edxldt100x – 1 – Learning Experiences

For the pursuit of this course, hereby I describe 3 personal learning experiences that I can recall.

Learning 1: Describe in 4-5 sentences a memory you recall from when you were learning something in elementary or middle school.

It was a question about the differences in the heat you feel and the damage it can make when you hover your hand above a burning gas stove versus a boiling pot of water. My Physic teacher gave the question to the whole class kind of out of the blue, it was her way to challenge the class and up the atmosphere, and not quite related to the original topic – as I remember. I wasn’t able to answer it myself, and the answer that my teacher revealed, later on, couldn’t convince me either. It took several years after that for me to arrive at the correct answer on my own. I learned two things from that. Firstly, it’s an useful safety info: don’t expose your hand to the steam from boiling water! And secondly, it’s important to have critical thinking mindset and don’t just take everything adults say as the truth – all humans can make mistake / have misunderstandings.

Learning 2: Describe in 4-5 sentences a memory you recall from when you were learning something in high school or college.

In Aptech (computer programming school), I learned about threading in programming by writing a computer simulation program of a crossroad with traffic lights and cars. Mr. Dung was our teacher in the class, and the concept of threading was both interesting and also quite difficult for me to grasp. One particular aspect that ignited my interest is that a thread can be paused to wait for notification from other thread or objects to resume its work. I then tried to design a traffic simulation to understand the concept better. It was a particular programming skill which is useful for my career as a programmer.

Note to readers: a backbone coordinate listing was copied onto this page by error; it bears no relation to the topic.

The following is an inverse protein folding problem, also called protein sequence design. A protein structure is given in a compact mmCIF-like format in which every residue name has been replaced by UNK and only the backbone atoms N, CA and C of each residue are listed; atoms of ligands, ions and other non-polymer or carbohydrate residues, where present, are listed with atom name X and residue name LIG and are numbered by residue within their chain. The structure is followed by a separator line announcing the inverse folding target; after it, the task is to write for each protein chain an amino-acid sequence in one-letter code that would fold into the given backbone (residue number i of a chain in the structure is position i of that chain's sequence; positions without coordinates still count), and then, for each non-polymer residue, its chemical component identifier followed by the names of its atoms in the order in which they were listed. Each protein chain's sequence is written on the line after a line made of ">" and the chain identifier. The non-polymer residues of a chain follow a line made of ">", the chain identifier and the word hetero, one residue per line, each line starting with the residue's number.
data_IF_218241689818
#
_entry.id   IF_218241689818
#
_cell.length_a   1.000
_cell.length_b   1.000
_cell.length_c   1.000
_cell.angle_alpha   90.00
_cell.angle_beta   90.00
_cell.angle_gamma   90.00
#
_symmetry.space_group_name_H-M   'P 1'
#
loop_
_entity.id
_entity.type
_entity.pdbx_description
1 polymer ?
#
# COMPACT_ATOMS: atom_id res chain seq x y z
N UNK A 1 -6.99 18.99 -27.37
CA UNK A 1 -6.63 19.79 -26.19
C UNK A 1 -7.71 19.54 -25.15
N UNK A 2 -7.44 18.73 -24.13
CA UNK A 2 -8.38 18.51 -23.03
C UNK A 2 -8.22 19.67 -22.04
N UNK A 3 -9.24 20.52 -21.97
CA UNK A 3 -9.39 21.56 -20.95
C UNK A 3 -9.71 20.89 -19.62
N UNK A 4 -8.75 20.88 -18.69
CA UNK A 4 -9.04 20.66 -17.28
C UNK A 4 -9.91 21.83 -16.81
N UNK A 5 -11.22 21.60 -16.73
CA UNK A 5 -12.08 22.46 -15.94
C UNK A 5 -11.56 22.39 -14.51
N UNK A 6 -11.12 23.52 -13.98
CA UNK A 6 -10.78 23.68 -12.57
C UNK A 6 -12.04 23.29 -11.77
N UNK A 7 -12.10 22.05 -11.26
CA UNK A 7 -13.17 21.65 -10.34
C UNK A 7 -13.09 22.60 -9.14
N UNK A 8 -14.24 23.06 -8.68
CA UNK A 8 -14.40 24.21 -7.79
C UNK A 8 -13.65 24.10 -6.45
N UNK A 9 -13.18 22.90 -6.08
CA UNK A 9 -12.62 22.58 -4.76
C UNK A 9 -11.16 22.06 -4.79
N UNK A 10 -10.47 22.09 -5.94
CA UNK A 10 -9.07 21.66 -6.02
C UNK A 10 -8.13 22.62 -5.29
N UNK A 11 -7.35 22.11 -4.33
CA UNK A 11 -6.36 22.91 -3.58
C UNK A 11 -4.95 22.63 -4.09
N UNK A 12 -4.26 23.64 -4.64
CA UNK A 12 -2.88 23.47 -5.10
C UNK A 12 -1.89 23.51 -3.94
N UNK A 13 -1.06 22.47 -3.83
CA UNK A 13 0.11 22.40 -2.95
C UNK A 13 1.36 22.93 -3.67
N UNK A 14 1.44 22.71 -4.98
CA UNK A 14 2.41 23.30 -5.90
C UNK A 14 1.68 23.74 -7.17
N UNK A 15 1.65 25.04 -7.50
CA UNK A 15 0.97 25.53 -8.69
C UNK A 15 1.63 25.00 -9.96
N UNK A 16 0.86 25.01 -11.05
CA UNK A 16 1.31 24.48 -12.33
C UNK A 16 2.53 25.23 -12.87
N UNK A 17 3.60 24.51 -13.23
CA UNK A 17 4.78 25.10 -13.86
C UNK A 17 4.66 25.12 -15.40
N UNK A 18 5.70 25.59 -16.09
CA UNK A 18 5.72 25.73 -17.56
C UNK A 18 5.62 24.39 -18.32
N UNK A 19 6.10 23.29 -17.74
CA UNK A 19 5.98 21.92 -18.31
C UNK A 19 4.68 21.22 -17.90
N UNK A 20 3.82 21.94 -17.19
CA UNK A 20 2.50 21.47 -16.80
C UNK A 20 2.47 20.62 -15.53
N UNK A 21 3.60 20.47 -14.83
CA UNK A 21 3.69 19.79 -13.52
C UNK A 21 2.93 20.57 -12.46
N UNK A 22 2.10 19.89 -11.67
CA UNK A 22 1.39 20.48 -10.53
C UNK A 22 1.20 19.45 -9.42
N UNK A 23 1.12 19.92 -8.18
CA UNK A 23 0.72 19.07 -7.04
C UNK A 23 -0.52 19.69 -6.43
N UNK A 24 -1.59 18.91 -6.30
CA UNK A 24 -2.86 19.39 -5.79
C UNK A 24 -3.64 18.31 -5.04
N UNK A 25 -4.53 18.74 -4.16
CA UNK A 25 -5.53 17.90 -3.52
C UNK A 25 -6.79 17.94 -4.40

Learning 3: Describe in 4-5 sentences a memory you recall from when you were learning in a professional for formal (non-school) setting (first job, current career, etc.).

It is a situation at work when I was a junior programmer and had to tweak the color of a scene in a fairly complex mobile video game, and there were three values (red, green, blue) which could be changed in the code. The manual procedure to test the change is: (1) update the value in the code – 1 minute, (2) compile the code and re-install the game on a smartphone – take around 10 minutes, (3) play the game to reach the particular scene – take around 2 minutes, (4) observe the color and try to figure out the adjustments needed – take around 2 minutes. So in total, it took around 15 minutes per try. When my supervisor at that time saw me struggled and showing frustration with the task after nearly 2 hours trying to tweak the color, he told me to spend time writing some extra code which allows anyone to play the game and then use the volume buttons plus some touch gesture to tweak the color. It took around 45 minutes to code the extra “tool”, but afterward, the color can be tweaked super fast. The event taught me the mindset of always avoiding manual time-consuming work and work smarter, not harder.